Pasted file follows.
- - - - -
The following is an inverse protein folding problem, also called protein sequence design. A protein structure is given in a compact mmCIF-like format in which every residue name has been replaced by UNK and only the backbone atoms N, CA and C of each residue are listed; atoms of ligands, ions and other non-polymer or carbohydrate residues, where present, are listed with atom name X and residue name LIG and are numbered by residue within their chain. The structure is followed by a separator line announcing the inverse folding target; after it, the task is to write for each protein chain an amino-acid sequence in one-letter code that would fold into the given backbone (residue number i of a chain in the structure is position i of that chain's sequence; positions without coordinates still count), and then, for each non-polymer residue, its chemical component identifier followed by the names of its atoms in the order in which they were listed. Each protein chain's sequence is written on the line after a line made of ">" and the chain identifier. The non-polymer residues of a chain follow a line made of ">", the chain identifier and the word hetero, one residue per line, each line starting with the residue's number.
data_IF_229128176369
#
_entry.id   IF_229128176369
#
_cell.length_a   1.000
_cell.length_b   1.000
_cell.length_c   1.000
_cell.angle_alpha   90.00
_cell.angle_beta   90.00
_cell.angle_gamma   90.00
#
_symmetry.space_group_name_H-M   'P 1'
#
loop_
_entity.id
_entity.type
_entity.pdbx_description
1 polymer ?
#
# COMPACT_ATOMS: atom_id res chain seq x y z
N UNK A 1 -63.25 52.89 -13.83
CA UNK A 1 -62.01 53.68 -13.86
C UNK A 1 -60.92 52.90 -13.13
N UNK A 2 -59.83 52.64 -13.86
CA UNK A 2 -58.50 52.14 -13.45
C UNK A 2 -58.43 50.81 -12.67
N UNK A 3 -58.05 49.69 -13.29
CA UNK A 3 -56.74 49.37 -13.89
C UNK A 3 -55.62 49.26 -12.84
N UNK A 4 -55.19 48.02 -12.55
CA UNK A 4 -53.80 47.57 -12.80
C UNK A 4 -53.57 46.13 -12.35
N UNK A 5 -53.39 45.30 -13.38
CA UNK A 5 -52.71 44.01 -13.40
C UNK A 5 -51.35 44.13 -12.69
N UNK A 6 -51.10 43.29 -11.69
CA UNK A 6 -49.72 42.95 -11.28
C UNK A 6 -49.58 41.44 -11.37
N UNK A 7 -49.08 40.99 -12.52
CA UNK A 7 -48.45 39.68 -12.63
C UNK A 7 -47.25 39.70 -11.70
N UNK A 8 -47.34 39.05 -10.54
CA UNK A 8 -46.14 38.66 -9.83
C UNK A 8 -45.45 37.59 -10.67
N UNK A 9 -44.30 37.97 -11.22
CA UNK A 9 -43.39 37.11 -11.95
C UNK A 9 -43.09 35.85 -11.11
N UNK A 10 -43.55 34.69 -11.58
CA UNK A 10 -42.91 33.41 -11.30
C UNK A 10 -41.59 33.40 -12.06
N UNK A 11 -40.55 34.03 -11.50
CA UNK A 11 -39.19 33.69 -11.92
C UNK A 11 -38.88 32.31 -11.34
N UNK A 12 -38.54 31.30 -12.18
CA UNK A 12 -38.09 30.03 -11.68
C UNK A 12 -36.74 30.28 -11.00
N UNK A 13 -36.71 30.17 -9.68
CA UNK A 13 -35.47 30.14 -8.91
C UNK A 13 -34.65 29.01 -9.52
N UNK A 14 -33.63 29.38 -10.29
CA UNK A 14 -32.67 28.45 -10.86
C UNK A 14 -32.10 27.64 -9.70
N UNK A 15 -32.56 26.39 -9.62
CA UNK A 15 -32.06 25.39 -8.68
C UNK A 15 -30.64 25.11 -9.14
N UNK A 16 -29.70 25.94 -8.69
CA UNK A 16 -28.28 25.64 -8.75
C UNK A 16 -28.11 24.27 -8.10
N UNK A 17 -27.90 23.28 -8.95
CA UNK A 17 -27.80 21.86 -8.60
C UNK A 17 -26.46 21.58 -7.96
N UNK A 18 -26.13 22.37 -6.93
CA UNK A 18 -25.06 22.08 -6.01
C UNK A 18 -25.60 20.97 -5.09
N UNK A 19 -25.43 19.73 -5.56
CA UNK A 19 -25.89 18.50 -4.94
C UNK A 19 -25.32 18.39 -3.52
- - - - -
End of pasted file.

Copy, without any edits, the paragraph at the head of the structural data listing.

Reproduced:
The following is an inverse protein folding problem, also called protein sequence design. A protein structure is given in a compact mmCIF-like format in which every residue name has been replaced by UNK and only the backbone atoms N, CA and C of each residue are listed; atoms of ligands, ions and other non-polymer or carbohydrate residues, where present, are listed with atom name X and residue name LIG and are numbered by residue within their chain. The structure is followed by a separator line announcing the inverse folding target; after it, the task is to write for each protein chain an amino-acid sequence in one-letter code that would fold into the given backbone (residue number i of a chain in the structure is position i of that chain's sequence; positions without coordinates still count), and then, for each non-polymer residue, its chemical component identifier followed by the names of its atoms in the order in which they were listed. Each protein chain's sequence is written on the line after a line made of ">" and the chain identifier. The non-polymer residues of a chain follow a line made of ">", the chain identifier and the word hetero, one residue per line, each line starting with the residue's number.